History of plywood and its present day use

 

We have recently completed several projects that have used plywood as a feature material. Plywood is made by gluing together thin sheets of wood (‘veneers’), with the grain of each sheet running in a different direction. The result is a material that is stronger and more flexible than solid wood. The history of plywood has been described as “a history of the modern world” – plywood started to be used on an industrial scale in the 1850s. In this post, we take a quick journey through that history and reflect on the uses of plywood in architecture and design today.

Plywood kitchen design self build london

The art of moulded plywood

In the mid to late 1800s, plywood was most commonly used in moulded form and was used mainly in furniture design. The ‘Belter Chair’ was most famous at this time, as the technique of moulding plywood to make this high-backed chair increased manufacturing speeds and reduced production costs.

The Finnish architect, Alvar Aalto, was also one of the pioneers in curved plywood furniture, enabling large-scale manufacture of chairs and other furniture designs that were exported across the world in the early 1900s.

American designers Charles and Ray Eames also experimented with moulded plywood during the Second World War, developing a lightweight, stackable plywood leg splint for the armed forces. The Eames Chair, also in moulded plywood, was one of the most influential chairs of the mid to late 20th century and continues to be adapted and imitated by designers around the world.

Ray Eames - stackable plywood leg splint for the armed forces

Plywood transportation

Cars, trains, boats and planes are perhaps not the first things to spring to mind when thinking about plywood. However, during the 1800s, designers and engineers explored ways to deal with increasingly crowded streets. An elevated railway, made entirely as a moulded plywood tube was suggested in 1867 in New York, and in the early 1900s, a German company extolled the virtues of using moulded and flat plywood for the body of their affordable family cars.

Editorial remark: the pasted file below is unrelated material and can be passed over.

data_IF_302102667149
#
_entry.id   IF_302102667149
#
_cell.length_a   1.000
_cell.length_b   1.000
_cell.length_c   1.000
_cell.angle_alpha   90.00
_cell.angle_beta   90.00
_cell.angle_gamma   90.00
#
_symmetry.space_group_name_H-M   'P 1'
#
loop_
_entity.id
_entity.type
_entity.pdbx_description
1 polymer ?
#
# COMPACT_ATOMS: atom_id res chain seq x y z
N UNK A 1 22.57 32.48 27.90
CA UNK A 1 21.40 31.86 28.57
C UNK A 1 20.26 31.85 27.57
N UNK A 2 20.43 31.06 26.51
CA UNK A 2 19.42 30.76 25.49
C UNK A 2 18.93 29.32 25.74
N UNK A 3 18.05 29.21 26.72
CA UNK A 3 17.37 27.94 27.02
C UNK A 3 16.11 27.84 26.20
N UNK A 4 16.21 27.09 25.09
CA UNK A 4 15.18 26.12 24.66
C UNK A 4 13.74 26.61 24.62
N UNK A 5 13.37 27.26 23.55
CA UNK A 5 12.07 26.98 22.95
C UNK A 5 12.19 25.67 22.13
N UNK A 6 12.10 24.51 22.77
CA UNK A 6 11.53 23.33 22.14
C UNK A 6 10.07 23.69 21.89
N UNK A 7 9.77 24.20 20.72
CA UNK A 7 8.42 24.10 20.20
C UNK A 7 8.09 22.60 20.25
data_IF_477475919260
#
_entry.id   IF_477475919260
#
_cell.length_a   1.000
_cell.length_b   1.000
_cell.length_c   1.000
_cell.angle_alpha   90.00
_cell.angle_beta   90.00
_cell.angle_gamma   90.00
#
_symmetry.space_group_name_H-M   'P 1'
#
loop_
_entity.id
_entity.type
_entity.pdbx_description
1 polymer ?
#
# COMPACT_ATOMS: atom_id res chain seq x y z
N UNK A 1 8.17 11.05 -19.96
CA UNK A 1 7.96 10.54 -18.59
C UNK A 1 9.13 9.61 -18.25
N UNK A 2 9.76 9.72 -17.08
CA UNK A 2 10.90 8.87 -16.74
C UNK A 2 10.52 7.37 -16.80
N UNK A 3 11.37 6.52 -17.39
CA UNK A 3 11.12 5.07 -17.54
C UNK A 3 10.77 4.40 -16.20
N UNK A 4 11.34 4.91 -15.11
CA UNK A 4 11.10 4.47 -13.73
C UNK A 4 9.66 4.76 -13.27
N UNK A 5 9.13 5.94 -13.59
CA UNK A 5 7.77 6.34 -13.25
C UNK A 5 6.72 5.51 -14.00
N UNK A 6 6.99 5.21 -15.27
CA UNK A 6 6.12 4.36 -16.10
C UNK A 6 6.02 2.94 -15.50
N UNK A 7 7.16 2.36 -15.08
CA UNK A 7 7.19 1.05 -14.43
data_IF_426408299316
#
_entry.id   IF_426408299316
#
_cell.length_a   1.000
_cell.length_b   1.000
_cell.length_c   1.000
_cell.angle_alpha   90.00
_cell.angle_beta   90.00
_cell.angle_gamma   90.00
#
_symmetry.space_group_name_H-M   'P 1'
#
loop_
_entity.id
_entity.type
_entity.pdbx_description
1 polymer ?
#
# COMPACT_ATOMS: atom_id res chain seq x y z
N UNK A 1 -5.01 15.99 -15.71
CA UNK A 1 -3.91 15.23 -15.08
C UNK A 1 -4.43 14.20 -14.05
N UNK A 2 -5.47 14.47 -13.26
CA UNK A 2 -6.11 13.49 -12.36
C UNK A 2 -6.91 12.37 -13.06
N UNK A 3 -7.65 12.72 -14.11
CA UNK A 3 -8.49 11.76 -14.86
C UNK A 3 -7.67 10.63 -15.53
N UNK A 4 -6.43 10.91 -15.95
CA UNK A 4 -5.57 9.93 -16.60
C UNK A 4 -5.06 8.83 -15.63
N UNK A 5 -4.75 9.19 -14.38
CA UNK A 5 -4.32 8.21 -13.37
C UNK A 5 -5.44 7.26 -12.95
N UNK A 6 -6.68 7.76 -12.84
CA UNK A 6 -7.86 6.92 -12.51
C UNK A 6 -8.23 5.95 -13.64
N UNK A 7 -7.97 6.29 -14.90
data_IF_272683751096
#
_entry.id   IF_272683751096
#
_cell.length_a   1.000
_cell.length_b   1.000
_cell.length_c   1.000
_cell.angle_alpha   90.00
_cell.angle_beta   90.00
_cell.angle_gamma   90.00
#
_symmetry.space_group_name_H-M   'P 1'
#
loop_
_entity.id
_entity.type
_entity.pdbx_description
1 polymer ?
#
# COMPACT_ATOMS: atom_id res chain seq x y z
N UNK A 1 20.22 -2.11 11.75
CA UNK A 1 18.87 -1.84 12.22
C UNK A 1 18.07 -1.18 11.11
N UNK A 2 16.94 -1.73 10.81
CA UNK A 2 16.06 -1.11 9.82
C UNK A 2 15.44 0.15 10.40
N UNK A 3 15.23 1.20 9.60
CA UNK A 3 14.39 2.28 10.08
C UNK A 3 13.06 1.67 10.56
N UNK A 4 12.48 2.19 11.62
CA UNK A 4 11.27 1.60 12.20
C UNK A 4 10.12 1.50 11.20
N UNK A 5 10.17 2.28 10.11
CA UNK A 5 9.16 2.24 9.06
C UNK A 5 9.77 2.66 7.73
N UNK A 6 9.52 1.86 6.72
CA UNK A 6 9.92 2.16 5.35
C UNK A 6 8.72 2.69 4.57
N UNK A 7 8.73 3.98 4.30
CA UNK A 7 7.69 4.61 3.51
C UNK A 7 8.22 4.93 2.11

Perhaps more familiar would be the use of moulded plywood in canoes. From 1917, the US firm Haskell manufactured moulded plywood canoes and sold them in large numbers across the world. The boats were very light and very strong.

The firm went on to design aeroplanes using plywood and this was perhaps the most technologically significant phase of the material’s history. Between 1910 and 1945, its strength and lightness allows innovative new planes that ‘revolutionised the nature of flight’. Moulded plywood shells (the ‘monocoque’) were strong enough to be self-supporting (they didn’t need any internal structure) and became standard in future aeroplane design.

Plywood at home

In the 1930s, plywood was perfectly suited in the construction of prefabricated houses for people on low incomes during the Great Depression. With the invention of synthetic glues at the same time, it was possible for plywood manufacturers to produce waterproof plywood for external use.

Plywood in the digital age

Today, plywood is one of the most common materials of the digital age. It is possible for designers to share plywood projects via digital cutting files, or videos and other images posted online. It continues to be widely used in residential and commercial architecture projects, and its ‘clean’ finish is appreciated by a growing market interested in using sustainable materials that are sourced responsibly.